By Saj Chowdhury
BBC Sport at The Crucible
All good snooker players go through a slump in form; great players come out of it.
John Higgins is a great player.
Higgins celebrates arguably his greatest triumph
By adding a second world crown to the one he picked up in 1998, the 31-year-old joins an elite list of players - Steve Davis, Stephen Hendry, Mark Williams and Ronnie O'Sullivan - who have won the title on more than one occasion at The Crucible.
It brings the number of ranking titles he has won to 18.
The "Wizard of Wishaw" has also made over 350 centuries at a competitive level and five 147s, two in consecutive matches - a feat never before achieved.
Stephen Maguire, who Higgins beat in the semi-final, regards his fellow Scot as the best player he has ever played against.
Former Crucible champion Dennis Taylor says he "he is one of the game's greatest break-builders."
But while Higgins has graced the sport and the sport has graced him with financial rewards, he has also suffered during a barren patch between 2001 and 2004.
For a man of his talents, three years without a ranking title, at a time when many thought he should have been at the peak of his career, was startling.
Many thought the birth of his two sons had taken the player's mind off snooker, while Higgins himself laid the blame of his loss of form on alcohol.
"When I had a drink in the past I didn't know when to stop - the British culture I guess," he said.
"There were times I'd go to watch Celtic then have a few drinks after football and go on to a club.
"Then I'd get a hangover and it took a couple of days to clear. Now that I've given up alcohol I'm feeling much better."
It was an unbelievable feeling when I crossed that winning line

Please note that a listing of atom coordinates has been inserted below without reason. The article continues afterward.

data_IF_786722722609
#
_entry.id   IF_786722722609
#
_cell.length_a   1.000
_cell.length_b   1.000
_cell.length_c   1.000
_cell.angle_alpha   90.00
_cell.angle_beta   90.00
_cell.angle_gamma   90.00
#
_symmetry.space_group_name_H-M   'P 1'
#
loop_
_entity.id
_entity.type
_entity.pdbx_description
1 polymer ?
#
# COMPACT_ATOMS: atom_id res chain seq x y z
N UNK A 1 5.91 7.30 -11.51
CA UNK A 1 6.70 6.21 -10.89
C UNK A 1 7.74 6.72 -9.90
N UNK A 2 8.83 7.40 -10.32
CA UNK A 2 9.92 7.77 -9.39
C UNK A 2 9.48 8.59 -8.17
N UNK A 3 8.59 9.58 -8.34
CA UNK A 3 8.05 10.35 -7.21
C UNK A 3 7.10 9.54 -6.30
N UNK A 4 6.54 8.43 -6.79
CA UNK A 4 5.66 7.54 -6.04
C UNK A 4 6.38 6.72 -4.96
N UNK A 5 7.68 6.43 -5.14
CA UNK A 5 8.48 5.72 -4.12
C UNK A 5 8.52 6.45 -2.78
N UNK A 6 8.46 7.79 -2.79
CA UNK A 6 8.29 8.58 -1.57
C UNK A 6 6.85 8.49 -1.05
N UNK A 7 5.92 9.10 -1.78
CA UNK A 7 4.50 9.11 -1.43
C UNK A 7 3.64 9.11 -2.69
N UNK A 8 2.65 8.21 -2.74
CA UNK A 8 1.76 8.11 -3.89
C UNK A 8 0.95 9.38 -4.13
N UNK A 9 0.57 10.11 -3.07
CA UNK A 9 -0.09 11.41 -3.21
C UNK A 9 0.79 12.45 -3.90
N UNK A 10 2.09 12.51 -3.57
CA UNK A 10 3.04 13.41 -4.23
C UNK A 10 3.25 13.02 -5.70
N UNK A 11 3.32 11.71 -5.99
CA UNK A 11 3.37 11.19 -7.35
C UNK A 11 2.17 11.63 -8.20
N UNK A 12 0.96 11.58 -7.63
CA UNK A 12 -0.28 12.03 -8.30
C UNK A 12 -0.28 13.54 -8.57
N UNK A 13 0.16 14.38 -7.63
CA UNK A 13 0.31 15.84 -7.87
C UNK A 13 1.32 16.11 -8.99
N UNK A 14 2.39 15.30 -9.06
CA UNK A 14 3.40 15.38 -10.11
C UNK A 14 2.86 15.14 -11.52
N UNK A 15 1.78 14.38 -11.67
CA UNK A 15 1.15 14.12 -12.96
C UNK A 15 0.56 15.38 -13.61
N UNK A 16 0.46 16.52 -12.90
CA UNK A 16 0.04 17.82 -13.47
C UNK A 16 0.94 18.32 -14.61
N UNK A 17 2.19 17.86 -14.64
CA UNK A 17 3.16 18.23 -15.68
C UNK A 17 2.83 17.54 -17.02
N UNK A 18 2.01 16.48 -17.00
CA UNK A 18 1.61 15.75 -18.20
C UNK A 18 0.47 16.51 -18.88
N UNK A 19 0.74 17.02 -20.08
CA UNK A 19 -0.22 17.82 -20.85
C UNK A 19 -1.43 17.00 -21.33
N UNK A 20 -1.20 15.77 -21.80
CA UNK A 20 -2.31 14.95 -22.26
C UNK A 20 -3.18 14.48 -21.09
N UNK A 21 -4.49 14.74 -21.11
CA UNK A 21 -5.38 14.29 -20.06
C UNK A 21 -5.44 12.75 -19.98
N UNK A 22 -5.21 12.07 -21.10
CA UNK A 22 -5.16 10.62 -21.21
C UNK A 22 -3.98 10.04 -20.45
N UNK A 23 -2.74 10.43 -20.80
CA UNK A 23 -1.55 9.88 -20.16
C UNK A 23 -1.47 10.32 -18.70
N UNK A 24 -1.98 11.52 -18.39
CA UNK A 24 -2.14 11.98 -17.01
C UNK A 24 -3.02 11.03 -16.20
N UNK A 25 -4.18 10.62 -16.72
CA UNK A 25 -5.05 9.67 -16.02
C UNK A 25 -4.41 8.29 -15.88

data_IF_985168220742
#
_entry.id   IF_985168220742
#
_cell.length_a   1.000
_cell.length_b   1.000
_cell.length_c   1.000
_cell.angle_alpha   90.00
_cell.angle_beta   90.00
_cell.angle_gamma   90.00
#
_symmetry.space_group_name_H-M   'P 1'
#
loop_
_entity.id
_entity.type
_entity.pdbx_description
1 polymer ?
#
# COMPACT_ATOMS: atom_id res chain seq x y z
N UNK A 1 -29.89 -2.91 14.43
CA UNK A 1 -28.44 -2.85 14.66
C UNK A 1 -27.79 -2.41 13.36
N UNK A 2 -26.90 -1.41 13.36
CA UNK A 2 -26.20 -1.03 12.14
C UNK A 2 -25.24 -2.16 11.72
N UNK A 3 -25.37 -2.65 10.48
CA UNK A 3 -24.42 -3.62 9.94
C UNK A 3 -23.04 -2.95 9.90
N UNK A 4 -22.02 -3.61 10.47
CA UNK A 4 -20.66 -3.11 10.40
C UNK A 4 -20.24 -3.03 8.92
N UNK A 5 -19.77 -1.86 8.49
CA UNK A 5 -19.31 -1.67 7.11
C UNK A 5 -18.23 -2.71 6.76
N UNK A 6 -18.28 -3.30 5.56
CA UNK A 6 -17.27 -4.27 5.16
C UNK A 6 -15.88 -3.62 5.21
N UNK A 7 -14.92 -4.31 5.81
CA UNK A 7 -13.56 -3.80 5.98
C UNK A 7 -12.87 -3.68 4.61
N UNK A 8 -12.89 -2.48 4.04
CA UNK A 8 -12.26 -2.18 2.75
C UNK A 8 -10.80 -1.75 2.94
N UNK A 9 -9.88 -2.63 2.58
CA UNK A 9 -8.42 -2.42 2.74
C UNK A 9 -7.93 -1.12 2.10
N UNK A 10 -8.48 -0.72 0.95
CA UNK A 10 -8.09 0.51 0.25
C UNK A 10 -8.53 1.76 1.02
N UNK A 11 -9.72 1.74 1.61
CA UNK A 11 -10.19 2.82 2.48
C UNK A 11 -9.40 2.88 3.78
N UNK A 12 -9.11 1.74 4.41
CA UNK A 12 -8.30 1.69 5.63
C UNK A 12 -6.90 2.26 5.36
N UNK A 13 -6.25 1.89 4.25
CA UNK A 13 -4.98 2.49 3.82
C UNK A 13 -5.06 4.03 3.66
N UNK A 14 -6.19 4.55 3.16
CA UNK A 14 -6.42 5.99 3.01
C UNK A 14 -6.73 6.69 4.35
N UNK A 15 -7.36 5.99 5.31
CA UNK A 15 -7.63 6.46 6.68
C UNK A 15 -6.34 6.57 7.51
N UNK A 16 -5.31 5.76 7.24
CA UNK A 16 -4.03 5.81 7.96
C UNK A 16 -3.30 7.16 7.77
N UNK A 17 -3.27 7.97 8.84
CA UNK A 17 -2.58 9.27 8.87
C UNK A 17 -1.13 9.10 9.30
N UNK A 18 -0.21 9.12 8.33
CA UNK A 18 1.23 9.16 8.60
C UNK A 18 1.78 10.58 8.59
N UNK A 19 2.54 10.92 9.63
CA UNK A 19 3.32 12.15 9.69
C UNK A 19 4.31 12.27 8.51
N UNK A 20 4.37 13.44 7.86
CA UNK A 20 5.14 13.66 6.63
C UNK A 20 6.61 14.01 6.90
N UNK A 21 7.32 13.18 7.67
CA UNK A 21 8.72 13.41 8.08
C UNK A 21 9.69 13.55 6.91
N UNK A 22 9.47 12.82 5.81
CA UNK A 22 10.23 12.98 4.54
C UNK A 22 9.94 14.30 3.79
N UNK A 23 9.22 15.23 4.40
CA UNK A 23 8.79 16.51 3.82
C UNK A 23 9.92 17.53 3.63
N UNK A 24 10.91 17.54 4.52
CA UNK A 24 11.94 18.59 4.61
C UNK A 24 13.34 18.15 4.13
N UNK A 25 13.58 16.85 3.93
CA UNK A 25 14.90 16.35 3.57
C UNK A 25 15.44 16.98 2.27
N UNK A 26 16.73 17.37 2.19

John Higgins on beating Mark Selby
The Scot returned with a bang in 2005 when he romped to victory over Ronnie O'Sullivan in the season's curtain-raiser, the Grand Prix.
He secured a remarkable 9-2 victory that saw him score 494 points without answer, and four consecutive centuries.
"It really was unbelievable. I've never seen anything like that before," said O'Sullivan.
He then went on to beat O'Sullivan 10-9 in the final of the Masters, a match that many regard as one of the greatest ever finals.
But for sheer dogged determination and guts his performance in the 2007 Crucible final against Selby will surely go down as his greatest victory ever.
To be pegged back from 12-4 up to 14-13 would shatter mere mortals, but Higgins believed he played the best four frames of his life to secure victory at 0054 BST.
"It was an unbelievable feeling when I crossed that winning line - I was under so much pressure," said the Scot.
"I was gone in the third session, I couldn't get hold of the cueball at all.
"But then in the last four frames I was so calm, I don't know where I got that calmness from.
"It was my best tournament ever; the way I held myself together, the way I beat Stephen Maguire and Ronnie O'Sullivan and the way I took those last four frames. It was amazing."
Higgins is back, with a bang.